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Old 10-21-2020, 10:56 AM   #1
etcetera
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Is SSH restricted outside of US?


Strong crypto used to be restricted export-wise outside of US.

Does this apply to US? Can you build a Linux machine with a SSH server running on it and ship it overseas and connect to it via SSH from US?

Any hard data on this is appreciated, not just speculation.

this may shed some light on it but does not answer the question:

https://en.wikipedia.org/wiki/Export..._United_States

Last edited by etcetera; 10-21-2020 at 11:01 AM.
 
Old 10-21-2020, 11:12 AM   #2
boughtonp
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Quote:
Originally Posted by etcetera View Post
Any hard data on this is appreciated, not just speculation.
The canonical answer will come from the people responsible for such restrictions - the Bureau of Industry and Security: https://www.bis.doc.gov

They have encryption-related FAQs here: https://www.bis.doc.gov/index.php/all-articles/15-policy-guidance/encryption/560-encryption-faqs

If the answer you need isn't there, there's a "Contact Us" link in their page footer.

 
Old 10-22-2020, 05:28 AM   #3
ondoho
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Is SSH restricted outside of US?
No, it isn't.
It also does not originate from the US of NA.

That said, I heard about these things you write.
I think it's one of the reasons why the original internet/www is/was completely unencrypted.
 
Old 10-22-2020, 05:45 AM   #4
Turbocapitalist
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The "Crypto Wars" version 1 is probably what is being alluded to. Back then any useful encryption was classified as munitions and prohibited for export. So with OpenSSH, specifically, all the work had to be done in Canada and elsewhere outside the US. It was allowed to import the encryption then but not export it even if it came from outside. I think the older versions may have had that information in the README file.

Phill Zimmermann, then at MIT, and PGP and Eben Moglen were at the epicenter.

https://www.wired.com/1995/03/the-co...il-zimmermann/

https://www.techdirt.com/articles/20...-results.shtml

Once they defeated the US government's legal attacks, as a side effect it was then possible for the WWW to move forward with online shopping and online banking, just two examples.

Strong encryption is under political attack again lately and it is a concerted effort by many nations' weaker-minded politicians. This is starting to be referred to as Crypto Wars II.

Last edited by Turbocapitalist; 10-22-2020 at 06:02 AM. Reason: grammar
 
Old 10-22-2020, 06:06 AM   #5
rkelsen
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Quote:
Originally Posted by ondoho View Post
Is SSH restricted outside of US?
No, it isn't.
The answer to the question is not as simple as you might think. Many countries outside the US do not allow encrypted communications, eg: France... And in my country, the use of encryption is only allowed domestically.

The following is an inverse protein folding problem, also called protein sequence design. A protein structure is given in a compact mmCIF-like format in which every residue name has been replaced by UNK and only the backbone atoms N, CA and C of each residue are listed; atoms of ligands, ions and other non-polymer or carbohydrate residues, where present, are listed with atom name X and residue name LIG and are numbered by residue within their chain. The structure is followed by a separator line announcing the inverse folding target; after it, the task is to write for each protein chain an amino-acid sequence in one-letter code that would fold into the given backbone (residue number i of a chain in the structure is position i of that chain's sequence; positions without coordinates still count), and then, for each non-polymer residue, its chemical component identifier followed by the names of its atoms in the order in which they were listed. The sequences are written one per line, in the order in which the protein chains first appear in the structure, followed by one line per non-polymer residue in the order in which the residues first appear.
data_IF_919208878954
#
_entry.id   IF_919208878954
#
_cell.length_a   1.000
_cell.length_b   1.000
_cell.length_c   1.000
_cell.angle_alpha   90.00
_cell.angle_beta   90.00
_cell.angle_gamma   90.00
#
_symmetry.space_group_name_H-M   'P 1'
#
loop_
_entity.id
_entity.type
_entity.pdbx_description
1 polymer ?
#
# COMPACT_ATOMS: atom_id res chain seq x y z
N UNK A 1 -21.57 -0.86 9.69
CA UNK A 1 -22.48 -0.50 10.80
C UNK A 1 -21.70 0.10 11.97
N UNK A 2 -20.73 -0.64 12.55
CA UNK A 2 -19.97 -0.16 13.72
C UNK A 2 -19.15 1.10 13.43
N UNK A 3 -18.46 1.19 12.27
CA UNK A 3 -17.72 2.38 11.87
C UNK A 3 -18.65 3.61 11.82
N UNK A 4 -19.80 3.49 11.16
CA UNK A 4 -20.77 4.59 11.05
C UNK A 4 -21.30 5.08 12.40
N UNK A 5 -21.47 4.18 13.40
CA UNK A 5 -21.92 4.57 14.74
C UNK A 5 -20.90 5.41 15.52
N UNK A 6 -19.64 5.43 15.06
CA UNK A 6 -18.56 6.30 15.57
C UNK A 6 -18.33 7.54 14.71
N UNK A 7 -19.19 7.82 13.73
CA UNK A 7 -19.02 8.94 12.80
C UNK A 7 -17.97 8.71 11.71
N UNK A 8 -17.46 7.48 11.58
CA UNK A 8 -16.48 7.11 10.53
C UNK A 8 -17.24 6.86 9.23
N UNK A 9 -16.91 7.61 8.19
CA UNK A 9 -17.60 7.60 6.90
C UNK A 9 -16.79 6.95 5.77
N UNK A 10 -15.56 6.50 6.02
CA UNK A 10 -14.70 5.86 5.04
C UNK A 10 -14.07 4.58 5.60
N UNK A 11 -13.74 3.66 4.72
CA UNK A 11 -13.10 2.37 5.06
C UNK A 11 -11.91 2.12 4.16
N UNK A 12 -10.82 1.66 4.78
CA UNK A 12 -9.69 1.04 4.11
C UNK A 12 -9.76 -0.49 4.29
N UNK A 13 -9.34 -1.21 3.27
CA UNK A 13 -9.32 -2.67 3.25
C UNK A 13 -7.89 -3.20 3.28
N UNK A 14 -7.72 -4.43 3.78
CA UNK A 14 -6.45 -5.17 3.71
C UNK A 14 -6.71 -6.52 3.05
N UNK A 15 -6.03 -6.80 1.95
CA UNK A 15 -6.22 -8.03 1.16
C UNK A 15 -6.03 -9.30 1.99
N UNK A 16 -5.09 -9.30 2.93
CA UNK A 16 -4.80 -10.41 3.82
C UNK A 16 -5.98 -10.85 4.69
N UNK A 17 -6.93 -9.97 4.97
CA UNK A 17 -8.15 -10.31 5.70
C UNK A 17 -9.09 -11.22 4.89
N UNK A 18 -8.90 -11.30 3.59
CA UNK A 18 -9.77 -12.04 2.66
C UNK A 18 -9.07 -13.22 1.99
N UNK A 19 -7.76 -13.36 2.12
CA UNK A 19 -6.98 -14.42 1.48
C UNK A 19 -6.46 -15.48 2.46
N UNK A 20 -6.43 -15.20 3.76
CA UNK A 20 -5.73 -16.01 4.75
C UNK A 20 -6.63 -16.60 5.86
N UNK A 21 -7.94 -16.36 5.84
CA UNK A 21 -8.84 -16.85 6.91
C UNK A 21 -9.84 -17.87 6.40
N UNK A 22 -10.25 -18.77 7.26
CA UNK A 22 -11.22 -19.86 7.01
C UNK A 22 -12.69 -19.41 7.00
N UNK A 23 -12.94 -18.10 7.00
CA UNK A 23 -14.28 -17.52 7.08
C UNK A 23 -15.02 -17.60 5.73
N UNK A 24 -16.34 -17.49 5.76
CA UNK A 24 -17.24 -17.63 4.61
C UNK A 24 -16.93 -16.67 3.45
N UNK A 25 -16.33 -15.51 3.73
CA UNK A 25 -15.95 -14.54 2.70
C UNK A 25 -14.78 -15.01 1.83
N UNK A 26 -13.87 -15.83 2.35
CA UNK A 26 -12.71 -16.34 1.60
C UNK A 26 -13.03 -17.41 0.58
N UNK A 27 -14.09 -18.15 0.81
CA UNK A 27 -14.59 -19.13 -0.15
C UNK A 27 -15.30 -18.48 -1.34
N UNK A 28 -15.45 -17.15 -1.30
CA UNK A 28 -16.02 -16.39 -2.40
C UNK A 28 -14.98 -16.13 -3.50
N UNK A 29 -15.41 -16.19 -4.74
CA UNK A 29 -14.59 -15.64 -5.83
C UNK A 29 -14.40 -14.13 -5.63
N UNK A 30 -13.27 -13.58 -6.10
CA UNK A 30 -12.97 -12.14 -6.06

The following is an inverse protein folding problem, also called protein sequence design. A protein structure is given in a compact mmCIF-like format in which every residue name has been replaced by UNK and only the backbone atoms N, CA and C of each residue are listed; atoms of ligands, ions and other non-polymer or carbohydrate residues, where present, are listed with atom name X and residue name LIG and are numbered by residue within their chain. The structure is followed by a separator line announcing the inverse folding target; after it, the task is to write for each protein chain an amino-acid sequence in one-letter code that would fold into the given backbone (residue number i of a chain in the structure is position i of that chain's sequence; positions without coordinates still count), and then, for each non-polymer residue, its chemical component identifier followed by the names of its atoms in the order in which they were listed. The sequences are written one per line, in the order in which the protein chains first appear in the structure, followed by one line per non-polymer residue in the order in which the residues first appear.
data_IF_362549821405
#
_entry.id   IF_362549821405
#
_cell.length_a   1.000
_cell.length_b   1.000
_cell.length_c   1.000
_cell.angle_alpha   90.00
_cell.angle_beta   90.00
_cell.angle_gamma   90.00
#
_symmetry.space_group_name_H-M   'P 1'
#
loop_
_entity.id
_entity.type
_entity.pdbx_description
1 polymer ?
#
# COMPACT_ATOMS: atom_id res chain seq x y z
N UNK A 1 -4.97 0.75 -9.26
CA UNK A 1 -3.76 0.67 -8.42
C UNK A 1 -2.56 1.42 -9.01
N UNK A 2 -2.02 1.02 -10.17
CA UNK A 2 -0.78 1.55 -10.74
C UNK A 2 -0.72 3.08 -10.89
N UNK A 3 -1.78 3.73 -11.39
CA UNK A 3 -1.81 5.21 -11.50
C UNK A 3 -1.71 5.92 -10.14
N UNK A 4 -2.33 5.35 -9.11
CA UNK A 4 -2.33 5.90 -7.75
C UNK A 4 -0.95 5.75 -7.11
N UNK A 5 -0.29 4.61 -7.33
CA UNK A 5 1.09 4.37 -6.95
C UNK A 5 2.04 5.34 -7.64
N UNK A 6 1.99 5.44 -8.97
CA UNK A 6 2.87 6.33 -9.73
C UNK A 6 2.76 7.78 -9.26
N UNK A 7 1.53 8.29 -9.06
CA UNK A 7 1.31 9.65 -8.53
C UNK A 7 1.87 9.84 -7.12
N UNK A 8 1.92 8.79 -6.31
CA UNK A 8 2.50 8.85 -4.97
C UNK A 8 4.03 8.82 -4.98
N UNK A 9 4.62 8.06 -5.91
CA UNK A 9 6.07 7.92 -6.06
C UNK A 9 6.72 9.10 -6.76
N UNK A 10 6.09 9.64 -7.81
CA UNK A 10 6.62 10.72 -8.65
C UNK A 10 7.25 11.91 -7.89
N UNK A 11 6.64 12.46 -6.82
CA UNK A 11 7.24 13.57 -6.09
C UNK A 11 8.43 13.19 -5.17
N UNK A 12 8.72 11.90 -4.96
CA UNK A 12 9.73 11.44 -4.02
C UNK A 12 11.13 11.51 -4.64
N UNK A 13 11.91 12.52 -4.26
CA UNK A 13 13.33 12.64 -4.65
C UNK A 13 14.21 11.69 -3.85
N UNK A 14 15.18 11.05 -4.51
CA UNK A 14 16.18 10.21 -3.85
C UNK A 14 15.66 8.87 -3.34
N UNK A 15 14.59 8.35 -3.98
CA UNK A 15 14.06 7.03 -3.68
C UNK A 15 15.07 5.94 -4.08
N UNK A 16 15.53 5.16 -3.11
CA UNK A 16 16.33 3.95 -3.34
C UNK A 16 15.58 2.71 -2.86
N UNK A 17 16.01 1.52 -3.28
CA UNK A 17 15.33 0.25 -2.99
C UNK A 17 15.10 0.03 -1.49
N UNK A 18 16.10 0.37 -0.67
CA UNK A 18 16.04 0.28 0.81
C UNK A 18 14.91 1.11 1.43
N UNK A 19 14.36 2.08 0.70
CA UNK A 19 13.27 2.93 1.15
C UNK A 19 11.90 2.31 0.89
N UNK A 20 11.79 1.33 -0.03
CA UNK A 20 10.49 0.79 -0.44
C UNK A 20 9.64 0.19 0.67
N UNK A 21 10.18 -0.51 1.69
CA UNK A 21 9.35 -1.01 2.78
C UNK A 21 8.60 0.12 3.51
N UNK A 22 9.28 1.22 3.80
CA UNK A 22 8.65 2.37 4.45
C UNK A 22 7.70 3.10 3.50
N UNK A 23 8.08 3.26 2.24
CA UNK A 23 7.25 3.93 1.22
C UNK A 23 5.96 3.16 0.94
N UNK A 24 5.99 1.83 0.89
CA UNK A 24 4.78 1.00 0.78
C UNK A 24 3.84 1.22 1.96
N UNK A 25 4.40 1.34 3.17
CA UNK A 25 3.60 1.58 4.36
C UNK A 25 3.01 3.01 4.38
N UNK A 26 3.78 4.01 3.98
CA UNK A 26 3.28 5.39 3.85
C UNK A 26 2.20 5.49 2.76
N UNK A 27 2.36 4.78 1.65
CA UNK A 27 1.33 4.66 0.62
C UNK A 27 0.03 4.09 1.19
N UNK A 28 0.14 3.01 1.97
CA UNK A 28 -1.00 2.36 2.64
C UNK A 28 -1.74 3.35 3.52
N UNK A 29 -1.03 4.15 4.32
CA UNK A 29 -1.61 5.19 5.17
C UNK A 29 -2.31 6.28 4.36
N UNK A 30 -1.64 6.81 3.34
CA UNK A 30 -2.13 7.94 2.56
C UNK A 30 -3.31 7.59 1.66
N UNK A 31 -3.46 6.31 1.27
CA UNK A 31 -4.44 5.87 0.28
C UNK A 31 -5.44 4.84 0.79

Mind you, many people here use foreign VPNs in order to bypass the government's metadata collection policies. I don't know how that is allowed when that traffic would surely be encrypted too?
 
Old 10-22-2020, 03:59 PM   #6
ondoho
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I don't have positive proof for this, but I'm sure I would have heard if the general use of (open)ssh was restricted anywhere.
Quote:
Originally Posted by Turbocapitalist View Post
So with OpenSSH, specifically, all the work had to be done in Canada and elsewhere outside the US.
Looking at the history of SSH, openssh and OpenBSD I would rather say that it simply does not come from the US of NA, full stop.
 
Old 10-22-2020, 10:35 PM   #7
Turbocapitalist
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Quote:
Originally Posted by ondoho View Post
I don't have positive proof for this, but I'm sure I would have heard if the general use of (open)ssh was restricted anywhere.
Based on some very verbose and hard to parse PDFs regarding a relevant international treaty, it looks like quite a few countries appear to ban it *, along with many other technologies. I have the feeling that for the time being the authorities there just pretend not to see or else enforce selectively based on political criteria. One can't take common sense for granted, especially when "... with a computer" or "... on the Internet" can be appended to activities. Remember, the US spent years fighting online shopping and banking. Note that the banking services there are still a decade or two behind the rest of the world.

* Warning, PDFs in general are programs, not just rendering. Also that same site requires dowloading and running Javascripts on your computer. Proceed at your own risk.

There are some more summaries for the US specifically: https://its.uiowa.edu/support/article/104113
That page appears to go to a number of dead links, but it gives an idea of what to search for elsewhere.
 
Old 10-23-2020, 04:44 AM   #8
ondoho
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Quote:
Originally Posted by Turbocapitalist View Post
Based on some very verbose and hard to parse PDFs regarding a relevant international treaty, it looks like quite a few countries appear to ban it *